While waiting for new advertisements, the boards were covered with black paper and Haring would draw his signature line drawings with white chalk on the paper. Films of his fugitive invasions of the subway territory show an assured hand swiftly creating complex line drawings populated with humans and animals. Like Basquiat, Haring made his debut in the word of fine art in the late eighties and found fame and fortune with a wide range of works that included paintings, murals and graphic arts. When the AIDS epidemic swept the art world, Haring and other artists, such as David Wojnarowicz, worked hard to educate people, men and women, to the dangers of careless sex.

It was, in fact, this drawing of the “radiant baby” that inspired art critic, René Richard’s groundbreaking article, The Radiant Child, which focused on Haring and mentioned Basquiat in passing. Richard’s inspiration for the title of the article was Haring’s Radiant Baby, a child, drawn in outline, on his/her hands and knees, was surrounded by rays of light. Unlike Basquiat who quickly left his public persona as “Samo” behind, Haring’s career was largely devoted to public art and dedicated to the art education of children. Haring, like many of his colleagues, was diagnosed with AIDS and established a foundation for AIDS awareness before he died in 1990.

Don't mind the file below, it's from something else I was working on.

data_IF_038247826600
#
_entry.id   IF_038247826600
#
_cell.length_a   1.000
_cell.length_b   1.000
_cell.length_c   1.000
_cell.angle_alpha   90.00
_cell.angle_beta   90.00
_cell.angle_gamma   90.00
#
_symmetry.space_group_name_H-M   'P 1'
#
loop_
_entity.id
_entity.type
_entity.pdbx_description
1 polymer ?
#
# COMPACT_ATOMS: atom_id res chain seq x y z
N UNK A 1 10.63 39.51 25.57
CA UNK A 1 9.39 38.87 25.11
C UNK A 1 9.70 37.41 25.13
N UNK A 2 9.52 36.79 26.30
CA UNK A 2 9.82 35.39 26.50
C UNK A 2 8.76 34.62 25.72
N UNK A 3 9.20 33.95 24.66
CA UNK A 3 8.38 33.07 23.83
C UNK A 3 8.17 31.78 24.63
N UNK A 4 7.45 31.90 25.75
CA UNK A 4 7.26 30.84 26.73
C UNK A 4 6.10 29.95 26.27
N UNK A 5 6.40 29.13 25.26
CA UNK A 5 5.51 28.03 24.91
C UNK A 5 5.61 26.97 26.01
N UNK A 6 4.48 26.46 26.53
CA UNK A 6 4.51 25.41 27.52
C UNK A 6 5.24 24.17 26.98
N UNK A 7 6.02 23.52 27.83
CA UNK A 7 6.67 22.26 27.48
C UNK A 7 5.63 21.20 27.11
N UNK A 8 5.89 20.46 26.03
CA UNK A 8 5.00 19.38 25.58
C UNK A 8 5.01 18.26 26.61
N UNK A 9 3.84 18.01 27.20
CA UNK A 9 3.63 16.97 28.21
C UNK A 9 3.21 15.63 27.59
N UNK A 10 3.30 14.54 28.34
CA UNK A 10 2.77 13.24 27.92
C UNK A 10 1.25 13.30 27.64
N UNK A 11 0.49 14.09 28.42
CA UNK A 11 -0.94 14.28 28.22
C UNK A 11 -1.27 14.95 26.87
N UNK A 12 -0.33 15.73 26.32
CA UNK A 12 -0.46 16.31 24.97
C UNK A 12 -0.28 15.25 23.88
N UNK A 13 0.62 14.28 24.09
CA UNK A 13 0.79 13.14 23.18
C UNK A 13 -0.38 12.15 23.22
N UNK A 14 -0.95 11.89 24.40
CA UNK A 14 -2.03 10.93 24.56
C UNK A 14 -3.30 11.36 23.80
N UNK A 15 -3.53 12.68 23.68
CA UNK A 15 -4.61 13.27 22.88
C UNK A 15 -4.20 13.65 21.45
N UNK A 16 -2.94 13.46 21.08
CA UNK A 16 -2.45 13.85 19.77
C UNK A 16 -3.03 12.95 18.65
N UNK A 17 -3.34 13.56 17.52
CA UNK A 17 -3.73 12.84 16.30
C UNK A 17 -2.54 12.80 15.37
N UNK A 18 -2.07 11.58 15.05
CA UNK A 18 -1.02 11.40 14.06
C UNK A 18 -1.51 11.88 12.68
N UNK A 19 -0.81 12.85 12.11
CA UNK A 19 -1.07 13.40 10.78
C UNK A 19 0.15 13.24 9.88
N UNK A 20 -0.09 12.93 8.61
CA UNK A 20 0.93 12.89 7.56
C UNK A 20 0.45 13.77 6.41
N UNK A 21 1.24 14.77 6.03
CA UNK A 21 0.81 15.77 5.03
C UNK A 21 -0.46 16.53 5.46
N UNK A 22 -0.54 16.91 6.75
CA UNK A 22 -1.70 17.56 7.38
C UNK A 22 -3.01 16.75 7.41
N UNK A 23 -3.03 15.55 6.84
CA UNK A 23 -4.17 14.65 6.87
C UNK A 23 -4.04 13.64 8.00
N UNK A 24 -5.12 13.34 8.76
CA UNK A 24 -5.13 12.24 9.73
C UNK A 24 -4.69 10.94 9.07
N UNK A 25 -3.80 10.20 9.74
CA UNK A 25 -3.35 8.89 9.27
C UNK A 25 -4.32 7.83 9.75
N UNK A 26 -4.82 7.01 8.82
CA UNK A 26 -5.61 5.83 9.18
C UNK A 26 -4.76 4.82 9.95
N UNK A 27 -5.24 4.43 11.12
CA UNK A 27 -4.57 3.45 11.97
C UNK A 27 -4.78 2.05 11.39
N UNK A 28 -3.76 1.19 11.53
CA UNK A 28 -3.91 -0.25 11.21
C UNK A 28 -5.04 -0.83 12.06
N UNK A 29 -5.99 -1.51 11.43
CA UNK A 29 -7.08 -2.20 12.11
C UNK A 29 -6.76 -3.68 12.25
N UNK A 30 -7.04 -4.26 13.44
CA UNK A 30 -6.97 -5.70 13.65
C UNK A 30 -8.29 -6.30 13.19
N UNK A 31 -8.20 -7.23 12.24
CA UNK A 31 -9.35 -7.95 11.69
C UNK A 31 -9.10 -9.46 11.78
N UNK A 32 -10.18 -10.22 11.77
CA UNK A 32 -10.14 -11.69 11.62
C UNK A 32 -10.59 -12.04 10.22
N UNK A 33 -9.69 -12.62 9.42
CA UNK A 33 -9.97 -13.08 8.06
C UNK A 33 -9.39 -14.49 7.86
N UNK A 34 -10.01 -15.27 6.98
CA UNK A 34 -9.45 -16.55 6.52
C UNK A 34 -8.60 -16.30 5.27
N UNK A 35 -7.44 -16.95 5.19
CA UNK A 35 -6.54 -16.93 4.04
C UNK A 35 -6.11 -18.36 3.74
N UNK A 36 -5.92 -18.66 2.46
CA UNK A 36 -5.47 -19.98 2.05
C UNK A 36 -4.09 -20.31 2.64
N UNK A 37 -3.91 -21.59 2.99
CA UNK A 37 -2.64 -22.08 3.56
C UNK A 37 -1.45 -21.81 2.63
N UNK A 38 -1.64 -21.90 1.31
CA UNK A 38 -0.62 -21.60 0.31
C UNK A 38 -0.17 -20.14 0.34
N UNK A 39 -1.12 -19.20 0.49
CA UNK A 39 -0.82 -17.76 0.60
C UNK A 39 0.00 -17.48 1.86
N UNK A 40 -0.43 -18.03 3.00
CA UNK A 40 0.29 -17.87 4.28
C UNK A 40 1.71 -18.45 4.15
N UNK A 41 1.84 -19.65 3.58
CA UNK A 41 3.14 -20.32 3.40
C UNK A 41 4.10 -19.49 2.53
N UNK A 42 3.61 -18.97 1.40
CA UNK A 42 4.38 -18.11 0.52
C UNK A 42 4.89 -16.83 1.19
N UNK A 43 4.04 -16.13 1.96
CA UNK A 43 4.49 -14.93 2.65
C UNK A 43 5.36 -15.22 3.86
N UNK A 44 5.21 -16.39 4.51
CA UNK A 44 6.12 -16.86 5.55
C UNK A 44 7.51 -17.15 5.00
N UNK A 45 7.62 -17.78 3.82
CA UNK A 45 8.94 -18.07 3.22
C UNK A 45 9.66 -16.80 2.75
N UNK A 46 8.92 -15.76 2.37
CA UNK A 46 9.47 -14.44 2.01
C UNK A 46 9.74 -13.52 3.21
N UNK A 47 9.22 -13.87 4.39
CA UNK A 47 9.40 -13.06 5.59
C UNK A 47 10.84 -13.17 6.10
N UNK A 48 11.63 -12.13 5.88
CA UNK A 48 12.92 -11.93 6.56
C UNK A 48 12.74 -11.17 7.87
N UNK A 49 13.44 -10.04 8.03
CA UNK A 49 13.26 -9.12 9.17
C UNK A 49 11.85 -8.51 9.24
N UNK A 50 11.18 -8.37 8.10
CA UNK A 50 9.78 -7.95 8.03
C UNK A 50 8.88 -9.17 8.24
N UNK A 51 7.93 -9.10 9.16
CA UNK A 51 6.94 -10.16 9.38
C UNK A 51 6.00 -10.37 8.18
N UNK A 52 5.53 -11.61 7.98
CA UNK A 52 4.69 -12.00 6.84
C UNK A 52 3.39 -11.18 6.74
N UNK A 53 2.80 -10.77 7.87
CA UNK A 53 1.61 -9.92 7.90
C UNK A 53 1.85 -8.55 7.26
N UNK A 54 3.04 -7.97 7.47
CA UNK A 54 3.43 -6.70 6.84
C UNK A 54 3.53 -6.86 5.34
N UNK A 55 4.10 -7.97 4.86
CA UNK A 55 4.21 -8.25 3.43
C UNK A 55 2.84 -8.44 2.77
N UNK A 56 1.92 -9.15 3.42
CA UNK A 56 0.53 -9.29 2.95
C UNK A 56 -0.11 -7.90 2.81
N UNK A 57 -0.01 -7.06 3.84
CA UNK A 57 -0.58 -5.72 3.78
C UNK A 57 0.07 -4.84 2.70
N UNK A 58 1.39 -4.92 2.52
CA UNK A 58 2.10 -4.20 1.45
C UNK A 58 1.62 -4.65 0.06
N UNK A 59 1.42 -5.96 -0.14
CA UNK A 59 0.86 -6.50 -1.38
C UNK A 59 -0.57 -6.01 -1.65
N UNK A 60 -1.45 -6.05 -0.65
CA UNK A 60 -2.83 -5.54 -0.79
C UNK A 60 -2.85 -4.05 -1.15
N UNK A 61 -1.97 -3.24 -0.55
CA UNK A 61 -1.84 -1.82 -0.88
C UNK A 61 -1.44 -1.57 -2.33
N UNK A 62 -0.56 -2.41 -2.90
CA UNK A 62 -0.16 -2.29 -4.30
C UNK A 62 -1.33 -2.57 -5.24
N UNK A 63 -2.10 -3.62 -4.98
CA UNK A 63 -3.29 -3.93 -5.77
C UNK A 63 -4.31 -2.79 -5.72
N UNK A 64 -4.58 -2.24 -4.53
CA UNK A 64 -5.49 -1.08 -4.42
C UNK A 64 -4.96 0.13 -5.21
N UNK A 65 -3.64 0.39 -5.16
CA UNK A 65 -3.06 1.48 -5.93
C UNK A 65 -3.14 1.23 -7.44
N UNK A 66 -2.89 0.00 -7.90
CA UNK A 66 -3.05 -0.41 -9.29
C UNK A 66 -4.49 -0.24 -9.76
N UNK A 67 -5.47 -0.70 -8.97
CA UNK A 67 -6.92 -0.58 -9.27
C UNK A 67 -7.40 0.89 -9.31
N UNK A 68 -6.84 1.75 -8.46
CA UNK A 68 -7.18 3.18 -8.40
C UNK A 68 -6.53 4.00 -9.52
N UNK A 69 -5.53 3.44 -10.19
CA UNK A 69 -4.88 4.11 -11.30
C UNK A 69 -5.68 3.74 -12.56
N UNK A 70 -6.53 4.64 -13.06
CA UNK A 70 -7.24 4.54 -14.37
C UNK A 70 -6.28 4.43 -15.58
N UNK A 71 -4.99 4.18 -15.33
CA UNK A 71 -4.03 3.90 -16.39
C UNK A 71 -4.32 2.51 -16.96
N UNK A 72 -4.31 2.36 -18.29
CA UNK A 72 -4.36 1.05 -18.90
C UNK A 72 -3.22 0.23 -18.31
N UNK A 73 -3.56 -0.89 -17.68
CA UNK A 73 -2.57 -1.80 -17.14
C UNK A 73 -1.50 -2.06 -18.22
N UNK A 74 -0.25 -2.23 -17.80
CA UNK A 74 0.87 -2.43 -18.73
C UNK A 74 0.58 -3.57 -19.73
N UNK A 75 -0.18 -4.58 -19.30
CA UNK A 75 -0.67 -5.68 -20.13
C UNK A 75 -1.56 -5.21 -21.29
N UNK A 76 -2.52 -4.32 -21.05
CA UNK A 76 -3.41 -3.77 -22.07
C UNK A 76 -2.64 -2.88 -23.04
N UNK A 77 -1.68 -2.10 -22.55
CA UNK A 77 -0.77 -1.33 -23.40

Although he outlived Keith Haring, David Wojnarowicz also turned his attention to the decimation caused by AIDS in the arts community. Like Goldin, Wojnarowicz chronicled the dying moments of the victims of the disease in his art. Part of the East Village crowd, he lived long enough to witness the destructive assault on the arts by politicians in Washington, D. C. who called certain kinds of art “pornography.” He actually sued and won against a Mississippi-based group that had misrepresented his art as pornography. Wonjnarowicz was a writer and a visual artist and many of his images combined image and text. The artist produced four bodies of writings and just before his death in 1992, he did a series of readings for the benefit of a program for needle exchange (sharing needles among drug users was a major factor in the spread of AIDS).